Governor Wolf Declares Heroin and Opioid Epidemic a Statewide Disaster Emergency


Since taking office, the Governor has provided funding to implement 45 Centers of Excellence, launched a Prescription Drug Monitoring Program, and provided law enforcement, first responders, and schools with naloxone, reversing almost 5,000 heroin and opioid overdoses.

Wolf's decision to declare the problem a "statewide disaster" was unusual in the sense that such declarations are typically reserved for natural disasters such as blizzards and hurricanes and involve the mobilization of emergency responders and the National Guard.

According to the CDC, Pennsylvania had the fourth highest opioid overdose death rate in the country in 2016 - with more than 45-hundred lives lost.

Philadelphia is home to the highest overdose numbers in the state, which city officials say may have hit 1,200 deaths a year ago.

Waiving annual licensing requirements for high-performing drug and alcohol treatment facilities.

Some other initiatives include increasing access to medication-assisted treatment, allowing EMS to leave behind Naloxone at a user's home, and expanding the Department of Drug and Alcohol Program's 24/7 emergency drug hotline.

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Wolf says it's time for more extreme action.

Fees to have a duplicate birth certificate produced will be waived. "The vast majority of them were from fentanyl", said Cook.

Pharmacists will be asked to provide the overdose reversal drug widely, likely for free or at a reduced price.

"For example, the Pennsylvania State Police and potentially the Department of Military and Veterans Affairs, all state agencies that may have some role and capability to address this", said Rick Flinn, director of the Pennsylvania Emergency Management Agency. The Office of Attorney General arrests on average more than four drug dealers a day. It requires that overdoses and neonatal abstinence syndrome - the medical term applied to children born addicted to drugs - are added as reportable conditions and tracked by state and local entities.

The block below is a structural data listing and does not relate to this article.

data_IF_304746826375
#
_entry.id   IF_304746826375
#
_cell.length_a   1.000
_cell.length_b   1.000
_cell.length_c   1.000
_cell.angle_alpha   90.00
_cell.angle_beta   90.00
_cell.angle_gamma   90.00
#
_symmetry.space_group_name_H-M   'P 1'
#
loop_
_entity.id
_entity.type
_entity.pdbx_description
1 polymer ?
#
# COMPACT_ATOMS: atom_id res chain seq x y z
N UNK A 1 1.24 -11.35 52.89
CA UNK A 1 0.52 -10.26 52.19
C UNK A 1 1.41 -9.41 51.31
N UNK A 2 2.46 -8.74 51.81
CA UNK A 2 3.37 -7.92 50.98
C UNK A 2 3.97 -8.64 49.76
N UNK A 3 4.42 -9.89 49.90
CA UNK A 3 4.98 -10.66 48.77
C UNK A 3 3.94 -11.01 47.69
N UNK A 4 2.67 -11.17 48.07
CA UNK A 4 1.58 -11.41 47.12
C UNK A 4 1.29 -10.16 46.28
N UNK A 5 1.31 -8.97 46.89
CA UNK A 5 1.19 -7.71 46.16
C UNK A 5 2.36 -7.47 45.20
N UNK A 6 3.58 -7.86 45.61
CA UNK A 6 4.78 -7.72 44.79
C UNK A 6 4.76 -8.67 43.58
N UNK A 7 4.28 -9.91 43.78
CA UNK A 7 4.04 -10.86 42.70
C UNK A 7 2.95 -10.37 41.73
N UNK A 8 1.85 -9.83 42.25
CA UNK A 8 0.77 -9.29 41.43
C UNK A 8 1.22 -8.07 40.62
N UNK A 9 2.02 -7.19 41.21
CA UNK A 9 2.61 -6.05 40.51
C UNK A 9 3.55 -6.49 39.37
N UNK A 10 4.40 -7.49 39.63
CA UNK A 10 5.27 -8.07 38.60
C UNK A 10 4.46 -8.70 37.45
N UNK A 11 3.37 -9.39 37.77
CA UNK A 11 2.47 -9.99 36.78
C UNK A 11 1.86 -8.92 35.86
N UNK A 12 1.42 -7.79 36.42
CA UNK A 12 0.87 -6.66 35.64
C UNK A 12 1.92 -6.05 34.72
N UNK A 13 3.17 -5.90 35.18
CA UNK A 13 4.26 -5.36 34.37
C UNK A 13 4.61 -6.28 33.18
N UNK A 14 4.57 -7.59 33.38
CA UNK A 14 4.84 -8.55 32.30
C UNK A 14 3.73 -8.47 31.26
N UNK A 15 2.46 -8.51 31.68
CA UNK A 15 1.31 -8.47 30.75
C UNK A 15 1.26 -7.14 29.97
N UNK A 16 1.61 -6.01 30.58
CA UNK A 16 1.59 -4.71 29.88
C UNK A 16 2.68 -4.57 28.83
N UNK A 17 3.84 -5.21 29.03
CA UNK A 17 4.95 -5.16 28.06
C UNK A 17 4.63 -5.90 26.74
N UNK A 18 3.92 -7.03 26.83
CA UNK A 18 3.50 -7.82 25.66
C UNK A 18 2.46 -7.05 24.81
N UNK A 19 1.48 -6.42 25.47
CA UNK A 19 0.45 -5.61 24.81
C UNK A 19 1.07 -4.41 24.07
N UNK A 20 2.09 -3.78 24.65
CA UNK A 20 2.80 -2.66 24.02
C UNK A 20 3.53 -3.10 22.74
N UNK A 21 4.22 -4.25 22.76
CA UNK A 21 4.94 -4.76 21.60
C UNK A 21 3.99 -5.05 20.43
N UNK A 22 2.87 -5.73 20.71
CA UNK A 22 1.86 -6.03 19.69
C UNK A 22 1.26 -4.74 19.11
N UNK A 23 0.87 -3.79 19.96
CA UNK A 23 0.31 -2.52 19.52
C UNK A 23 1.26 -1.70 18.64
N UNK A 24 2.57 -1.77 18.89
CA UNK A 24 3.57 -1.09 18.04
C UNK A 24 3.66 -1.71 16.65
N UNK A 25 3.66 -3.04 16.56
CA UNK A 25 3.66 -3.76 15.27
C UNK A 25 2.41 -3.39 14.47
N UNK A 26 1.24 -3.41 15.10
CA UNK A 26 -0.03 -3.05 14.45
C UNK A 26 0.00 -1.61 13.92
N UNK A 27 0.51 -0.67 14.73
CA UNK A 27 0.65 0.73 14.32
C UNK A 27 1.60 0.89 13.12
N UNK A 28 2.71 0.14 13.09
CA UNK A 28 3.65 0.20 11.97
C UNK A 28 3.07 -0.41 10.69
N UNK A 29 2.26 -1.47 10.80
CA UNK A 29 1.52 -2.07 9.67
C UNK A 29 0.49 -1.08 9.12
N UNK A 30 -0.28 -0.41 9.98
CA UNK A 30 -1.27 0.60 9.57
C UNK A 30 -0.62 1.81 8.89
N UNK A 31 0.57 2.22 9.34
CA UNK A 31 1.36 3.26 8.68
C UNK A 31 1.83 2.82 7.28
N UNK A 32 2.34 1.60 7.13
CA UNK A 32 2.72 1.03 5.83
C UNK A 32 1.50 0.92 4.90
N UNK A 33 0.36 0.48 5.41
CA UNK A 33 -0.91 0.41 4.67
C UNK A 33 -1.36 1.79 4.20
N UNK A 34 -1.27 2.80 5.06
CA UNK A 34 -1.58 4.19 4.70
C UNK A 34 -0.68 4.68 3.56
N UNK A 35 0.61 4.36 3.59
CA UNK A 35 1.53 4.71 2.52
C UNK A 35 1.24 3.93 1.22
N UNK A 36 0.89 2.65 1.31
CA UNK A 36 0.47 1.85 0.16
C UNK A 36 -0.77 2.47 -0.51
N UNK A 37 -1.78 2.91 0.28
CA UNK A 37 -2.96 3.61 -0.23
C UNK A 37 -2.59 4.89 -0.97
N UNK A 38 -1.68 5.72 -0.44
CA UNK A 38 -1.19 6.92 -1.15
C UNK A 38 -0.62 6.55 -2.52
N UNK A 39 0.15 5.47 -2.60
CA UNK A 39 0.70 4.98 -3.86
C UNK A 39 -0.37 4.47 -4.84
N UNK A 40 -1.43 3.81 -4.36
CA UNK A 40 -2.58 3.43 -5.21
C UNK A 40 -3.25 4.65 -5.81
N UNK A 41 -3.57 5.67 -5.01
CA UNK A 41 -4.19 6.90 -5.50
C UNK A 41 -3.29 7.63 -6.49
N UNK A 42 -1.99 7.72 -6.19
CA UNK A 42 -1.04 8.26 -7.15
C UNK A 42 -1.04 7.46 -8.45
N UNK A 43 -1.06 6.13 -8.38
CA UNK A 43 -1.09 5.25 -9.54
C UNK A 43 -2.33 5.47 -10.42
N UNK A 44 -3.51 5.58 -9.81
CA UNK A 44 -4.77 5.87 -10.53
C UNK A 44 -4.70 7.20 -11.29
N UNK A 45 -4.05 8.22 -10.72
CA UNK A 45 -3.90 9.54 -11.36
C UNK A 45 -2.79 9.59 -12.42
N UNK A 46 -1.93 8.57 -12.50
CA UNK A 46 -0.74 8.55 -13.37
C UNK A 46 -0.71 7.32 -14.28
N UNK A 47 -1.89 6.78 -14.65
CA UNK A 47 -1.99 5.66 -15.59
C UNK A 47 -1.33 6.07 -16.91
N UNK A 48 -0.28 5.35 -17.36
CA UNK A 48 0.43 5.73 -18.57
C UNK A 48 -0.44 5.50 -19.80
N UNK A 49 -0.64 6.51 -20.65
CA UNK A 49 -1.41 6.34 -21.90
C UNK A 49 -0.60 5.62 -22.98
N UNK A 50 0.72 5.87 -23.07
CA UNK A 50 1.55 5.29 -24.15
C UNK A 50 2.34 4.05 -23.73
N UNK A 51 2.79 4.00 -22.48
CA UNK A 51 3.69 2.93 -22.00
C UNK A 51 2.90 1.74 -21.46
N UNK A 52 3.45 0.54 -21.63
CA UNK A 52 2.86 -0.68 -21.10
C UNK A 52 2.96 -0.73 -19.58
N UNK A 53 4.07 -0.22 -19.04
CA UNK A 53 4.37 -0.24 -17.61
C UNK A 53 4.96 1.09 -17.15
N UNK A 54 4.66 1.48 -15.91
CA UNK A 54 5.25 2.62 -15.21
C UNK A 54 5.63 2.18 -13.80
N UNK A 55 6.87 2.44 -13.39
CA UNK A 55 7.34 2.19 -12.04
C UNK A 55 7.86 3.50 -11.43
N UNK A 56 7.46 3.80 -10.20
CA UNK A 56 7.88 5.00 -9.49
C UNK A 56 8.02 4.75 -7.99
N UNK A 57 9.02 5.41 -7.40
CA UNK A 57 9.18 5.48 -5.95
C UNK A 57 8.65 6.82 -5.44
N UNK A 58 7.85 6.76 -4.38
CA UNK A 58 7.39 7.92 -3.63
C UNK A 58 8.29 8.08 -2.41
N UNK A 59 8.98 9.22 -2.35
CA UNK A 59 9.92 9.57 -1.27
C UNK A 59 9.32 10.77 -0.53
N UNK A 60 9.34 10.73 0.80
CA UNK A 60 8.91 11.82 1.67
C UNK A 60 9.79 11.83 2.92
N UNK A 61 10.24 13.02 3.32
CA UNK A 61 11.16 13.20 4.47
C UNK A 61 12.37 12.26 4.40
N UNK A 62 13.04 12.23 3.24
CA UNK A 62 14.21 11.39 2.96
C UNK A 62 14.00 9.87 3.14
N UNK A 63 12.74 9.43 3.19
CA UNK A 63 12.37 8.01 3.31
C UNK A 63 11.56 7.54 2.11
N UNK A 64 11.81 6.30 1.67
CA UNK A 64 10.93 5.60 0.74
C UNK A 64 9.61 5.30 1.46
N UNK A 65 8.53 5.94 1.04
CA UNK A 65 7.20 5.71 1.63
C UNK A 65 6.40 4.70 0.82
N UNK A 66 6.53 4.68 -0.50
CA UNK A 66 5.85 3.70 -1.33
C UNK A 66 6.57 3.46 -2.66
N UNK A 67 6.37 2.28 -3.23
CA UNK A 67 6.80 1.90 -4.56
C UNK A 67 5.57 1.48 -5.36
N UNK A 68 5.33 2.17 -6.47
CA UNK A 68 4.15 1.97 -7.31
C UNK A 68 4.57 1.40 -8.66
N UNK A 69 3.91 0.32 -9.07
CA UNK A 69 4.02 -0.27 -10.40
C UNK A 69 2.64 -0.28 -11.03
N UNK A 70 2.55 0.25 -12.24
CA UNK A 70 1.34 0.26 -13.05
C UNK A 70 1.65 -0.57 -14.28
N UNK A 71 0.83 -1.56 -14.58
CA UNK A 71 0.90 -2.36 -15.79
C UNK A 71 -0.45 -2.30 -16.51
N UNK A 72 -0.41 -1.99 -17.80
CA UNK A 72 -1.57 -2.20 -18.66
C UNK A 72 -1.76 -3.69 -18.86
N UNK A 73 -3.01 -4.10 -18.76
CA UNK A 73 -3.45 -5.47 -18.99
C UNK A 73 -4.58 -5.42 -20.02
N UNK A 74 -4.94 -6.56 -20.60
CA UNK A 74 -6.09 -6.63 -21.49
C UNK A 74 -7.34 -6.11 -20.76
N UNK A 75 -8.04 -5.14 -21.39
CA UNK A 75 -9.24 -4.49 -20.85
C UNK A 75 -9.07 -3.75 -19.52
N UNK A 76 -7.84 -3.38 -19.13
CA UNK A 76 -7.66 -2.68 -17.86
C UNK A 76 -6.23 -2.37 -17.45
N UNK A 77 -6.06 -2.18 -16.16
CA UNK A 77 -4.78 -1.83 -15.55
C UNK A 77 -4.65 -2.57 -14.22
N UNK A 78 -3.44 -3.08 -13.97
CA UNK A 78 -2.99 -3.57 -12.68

The drug monitoring program helps identify doctors who are over-prescribing and patients who are doctor-shopping to get drugs they may not need, he said. His administration also provided funding to create treatment centers of excellence and increase access to the overdose reversal drug naloxone, known by the brand name Narcan. Alaska, Arizona, Florida, Maryland, Massachusetts, South Carolina and Virginia have previously made similar declarations.

Gail Groves Scott, manager of the Substance Use Disorders Institute at the University of the Sciences in Philadelphia and a Lancaster Township resident, called Wolf's declaration "a disappointment to those who were hoping it would bring real change".